Baja - thanx for the link, interesting to read though I'm not personally concerned about the absolute reading, but rather the VARIABLILITY. The Berg statement that "Not one I tested could ever be properly calibrated or relied on in any way for any valid information or even as a comparison from day to day..." is of slight concern, but without any idea of the degree of variability found, or any insight into experimental method, I'm prepared to discount it.

Rich - good work, though since I have the VDO dial already, I might source one of their sender units too.

Sendall - cool. Will find one $12 sender ASAP.

Thanks guys.

Bajatacoma Wed Aug 20, 2003 5:39 am

Yeah, I still bought a VDO gauge and sender after reading that too (I plan to install it when I get my bus back). Like you I want an idea what is going on before the idiot light goes off.

Personally, I think how the vehicle sounds and "feels" is probably more important, but I still want my instraments.

crofty Wed Aug 20, 2003 7:41 am

My sender was in the case and I felt better about that. I'm not sure that he sump would give you a reliable reading as it is under the car and has air passing over it all the time. The sender was mounted in the front relief plug (nearest to flywheel).

WAVEPIMP Wed Aug 20, 2003 3:55 pm

I have a 78 bus with the stock 2.0L FI with hydraulic lifters. I was wondering what is the best way to put a oil temp sender on this engine. I heard you can't use some of the sender plates because of the hydraulic lifters. Is this true? What is the best route to go when putting a VDO sender and gauge? Help me out guys!

Thanks james

notsobigkahuna Wed Aug 20, 2003 5:18 pm

i think the kewlest way to mount a oil temp sender is to locate a 914 sump plate......i just found one through a guy i bought a throw out bearing from. i'm thinkin' the porsche part will give me more speed. at the least the installation is very tidy with these!

kahuna

78 westy

Joel Rosado Thu Aug 21, 2003 7:26 pm

I got a 936 PORSCHE oil dip stick from
Armando Natali jr.
Rua Itapirapuan,282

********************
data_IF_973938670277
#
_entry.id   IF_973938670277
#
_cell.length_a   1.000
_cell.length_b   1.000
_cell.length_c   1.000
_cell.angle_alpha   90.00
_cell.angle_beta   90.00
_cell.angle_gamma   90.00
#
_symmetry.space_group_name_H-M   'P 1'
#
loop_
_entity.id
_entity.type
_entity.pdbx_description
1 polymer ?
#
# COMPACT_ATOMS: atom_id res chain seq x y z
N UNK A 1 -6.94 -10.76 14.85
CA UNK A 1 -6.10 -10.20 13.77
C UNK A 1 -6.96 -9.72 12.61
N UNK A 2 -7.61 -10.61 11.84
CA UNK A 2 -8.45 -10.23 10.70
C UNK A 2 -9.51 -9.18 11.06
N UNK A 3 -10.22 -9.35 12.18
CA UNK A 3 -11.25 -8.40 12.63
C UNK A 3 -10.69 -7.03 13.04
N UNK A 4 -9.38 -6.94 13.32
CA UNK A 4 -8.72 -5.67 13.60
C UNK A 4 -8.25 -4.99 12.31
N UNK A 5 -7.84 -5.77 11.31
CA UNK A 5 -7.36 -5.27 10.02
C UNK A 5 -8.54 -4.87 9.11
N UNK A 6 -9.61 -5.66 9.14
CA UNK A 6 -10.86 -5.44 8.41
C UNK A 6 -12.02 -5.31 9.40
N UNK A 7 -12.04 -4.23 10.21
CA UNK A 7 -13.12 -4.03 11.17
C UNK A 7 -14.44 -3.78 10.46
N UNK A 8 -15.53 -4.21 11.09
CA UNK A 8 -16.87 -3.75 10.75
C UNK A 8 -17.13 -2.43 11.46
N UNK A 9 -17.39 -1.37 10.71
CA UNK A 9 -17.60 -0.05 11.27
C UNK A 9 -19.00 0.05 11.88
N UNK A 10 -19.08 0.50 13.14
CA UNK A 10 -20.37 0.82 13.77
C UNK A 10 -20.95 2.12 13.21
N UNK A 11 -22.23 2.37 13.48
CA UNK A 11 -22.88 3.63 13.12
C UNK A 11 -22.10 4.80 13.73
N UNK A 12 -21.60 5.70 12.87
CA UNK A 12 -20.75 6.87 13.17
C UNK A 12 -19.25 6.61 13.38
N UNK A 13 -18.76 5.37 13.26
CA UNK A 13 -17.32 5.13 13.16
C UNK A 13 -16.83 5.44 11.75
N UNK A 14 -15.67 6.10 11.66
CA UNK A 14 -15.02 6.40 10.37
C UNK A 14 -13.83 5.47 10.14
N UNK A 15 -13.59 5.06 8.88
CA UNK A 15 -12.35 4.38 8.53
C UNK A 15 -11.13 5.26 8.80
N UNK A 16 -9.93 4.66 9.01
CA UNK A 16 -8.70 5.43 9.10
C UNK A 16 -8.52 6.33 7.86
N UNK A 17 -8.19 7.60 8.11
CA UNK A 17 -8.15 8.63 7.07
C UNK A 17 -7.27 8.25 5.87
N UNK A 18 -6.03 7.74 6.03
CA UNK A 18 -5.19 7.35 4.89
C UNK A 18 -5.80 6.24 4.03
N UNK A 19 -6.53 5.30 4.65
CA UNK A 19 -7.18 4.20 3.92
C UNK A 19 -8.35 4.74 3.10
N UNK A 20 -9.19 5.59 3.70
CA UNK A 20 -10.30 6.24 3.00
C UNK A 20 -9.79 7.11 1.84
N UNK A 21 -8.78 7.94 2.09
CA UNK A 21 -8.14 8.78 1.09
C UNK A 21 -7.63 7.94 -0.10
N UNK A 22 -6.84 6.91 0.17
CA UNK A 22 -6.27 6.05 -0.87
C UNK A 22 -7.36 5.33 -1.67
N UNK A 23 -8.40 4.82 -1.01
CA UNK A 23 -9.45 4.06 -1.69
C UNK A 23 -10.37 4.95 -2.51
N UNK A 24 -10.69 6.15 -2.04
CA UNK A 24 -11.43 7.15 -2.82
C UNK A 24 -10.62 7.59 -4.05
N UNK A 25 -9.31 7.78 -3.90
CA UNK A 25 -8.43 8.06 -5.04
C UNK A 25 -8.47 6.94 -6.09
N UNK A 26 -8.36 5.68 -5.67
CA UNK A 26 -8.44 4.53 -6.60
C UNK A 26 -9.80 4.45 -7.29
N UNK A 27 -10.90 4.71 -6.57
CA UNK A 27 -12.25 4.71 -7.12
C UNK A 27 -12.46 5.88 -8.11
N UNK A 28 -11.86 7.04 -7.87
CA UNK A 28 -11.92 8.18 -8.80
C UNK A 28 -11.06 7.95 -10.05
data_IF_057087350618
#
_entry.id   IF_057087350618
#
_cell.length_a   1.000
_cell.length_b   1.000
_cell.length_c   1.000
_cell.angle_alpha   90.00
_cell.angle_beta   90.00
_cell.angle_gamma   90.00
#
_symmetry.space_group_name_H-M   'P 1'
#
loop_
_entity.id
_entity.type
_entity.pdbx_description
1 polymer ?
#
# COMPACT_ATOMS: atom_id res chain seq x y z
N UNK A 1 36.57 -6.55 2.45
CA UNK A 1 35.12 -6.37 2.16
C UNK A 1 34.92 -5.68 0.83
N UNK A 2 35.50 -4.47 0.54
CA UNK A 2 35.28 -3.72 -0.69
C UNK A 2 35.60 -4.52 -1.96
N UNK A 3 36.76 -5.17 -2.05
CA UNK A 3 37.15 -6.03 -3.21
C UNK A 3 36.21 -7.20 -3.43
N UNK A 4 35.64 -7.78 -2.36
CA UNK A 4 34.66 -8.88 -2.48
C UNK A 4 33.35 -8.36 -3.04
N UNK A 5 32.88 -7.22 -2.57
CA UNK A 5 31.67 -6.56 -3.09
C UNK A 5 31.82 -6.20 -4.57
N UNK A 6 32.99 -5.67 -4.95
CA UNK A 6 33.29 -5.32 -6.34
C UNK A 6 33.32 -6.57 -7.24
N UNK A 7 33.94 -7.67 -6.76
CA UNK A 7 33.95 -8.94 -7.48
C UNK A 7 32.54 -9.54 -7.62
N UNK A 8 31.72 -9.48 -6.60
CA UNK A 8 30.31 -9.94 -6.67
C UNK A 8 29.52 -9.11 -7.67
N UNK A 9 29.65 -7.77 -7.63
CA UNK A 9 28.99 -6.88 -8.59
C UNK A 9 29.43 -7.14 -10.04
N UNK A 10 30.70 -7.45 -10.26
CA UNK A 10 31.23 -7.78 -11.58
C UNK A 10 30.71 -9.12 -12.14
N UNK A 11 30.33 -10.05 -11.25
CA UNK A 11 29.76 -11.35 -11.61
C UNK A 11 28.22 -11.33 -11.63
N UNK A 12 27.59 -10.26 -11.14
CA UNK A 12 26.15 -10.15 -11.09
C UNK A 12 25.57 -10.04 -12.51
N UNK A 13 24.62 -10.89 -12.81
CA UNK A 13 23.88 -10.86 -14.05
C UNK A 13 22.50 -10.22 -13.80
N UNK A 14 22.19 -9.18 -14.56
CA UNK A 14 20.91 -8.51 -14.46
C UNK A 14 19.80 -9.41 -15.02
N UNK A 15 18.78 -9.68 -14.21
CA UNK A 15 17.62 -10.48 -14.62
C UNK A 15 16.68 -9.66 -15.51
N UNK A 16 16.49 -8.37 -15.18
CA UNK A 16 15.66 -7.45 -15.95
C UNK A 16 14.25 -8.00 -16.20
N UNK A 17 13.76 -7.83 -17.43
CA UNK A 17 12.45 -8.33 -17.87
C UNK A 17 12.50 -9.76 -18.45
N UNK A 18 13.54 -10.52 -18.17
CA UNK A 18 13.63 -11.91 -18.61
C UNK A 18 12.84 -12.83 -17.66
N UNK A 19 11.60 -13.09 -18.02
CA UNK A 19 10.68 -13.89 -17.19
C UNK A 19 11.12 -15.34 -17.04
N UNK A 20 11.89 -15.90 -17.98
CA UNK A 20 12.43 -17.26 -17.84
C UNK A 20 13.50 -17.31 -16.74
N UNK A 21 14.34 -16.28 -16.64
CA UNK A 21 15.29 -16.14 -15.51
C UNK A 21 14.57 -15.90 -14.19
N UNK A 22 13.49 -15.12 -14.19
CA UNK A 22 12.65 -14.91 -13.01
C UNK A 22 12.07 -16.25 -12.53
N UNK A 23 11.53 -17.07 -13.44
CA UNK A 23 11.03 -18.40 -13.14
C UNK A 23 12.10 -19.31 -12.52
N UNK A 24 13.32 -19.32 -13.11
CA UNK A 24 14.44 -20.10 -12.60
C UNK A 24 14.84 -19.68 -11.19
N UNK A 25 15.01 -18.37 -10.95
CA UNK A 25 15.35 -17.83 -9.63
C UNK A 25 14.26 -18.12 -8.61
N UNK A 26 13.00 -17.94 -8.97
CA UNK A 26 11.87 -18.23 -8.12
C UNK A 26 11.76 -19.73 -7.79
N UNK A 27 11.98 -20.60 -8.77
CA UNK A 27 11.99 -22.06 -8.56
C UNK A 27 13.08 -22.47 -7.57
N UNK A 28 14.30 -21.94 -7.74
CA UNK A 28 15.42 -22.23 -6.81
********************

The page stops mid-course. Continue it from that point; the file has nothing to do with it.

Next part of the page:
01440-040 Sao Paulo-SP-BRAZIL
He sells on E BAY and has some cool things for vw's.
Search for "vw oil temp sensor" or vw temperature sensor, vw oil dip stick..
Mine is working fine and is an original old stock.Easy hook up and great looking. :shock:

Adventurewagen Thu Aug 21, 2003 10:19 pm

What type of engine do you have?

Ive got a standard 1600 in a 71. My VDO guage for oil temp has a sender that screws into the engine block. Im not sure about the dipstick thing?

My engine runs 350-400 F under normal strain. 500 is definately too hot, but I think anything around 200 is way off.

spectral method Fri Aug 22, 2003 12:14 am

yeah, 1600cc. Where did your VDO sender screw in? Maybe something similar would work with my guage. I've just been shopping for a thermocouple for an aluminium smelt (for casting intake manifolds), and there are some standard for thermocouple calibration, like 'j' type or 'k' type. I'd be surprised, though, if there are any such standards for auto oil thermocouples. Otherwise I could just ask you what 'type' of sender yours is, and then find one that matched my gauge.

spectral method Fri Aug 22, 2003 12:19 am

Hey! my bumpers are like the ones on ratwell's '78 http://homepage.mac.com/ratwell/78_Westy/PhotoAlbum6.html
same sort of white rap around things.

By the way, I saw a really sexy matt finished bumper on a van up in Queensland a month ago (will post pic soon too). It seemed buch more compact, less protrusive and neater than the bulky white ones as pistured.

spectral method Fri Aug 22, 2003 12:21 am

opps. wrong forum. my bad, excusie. :oops: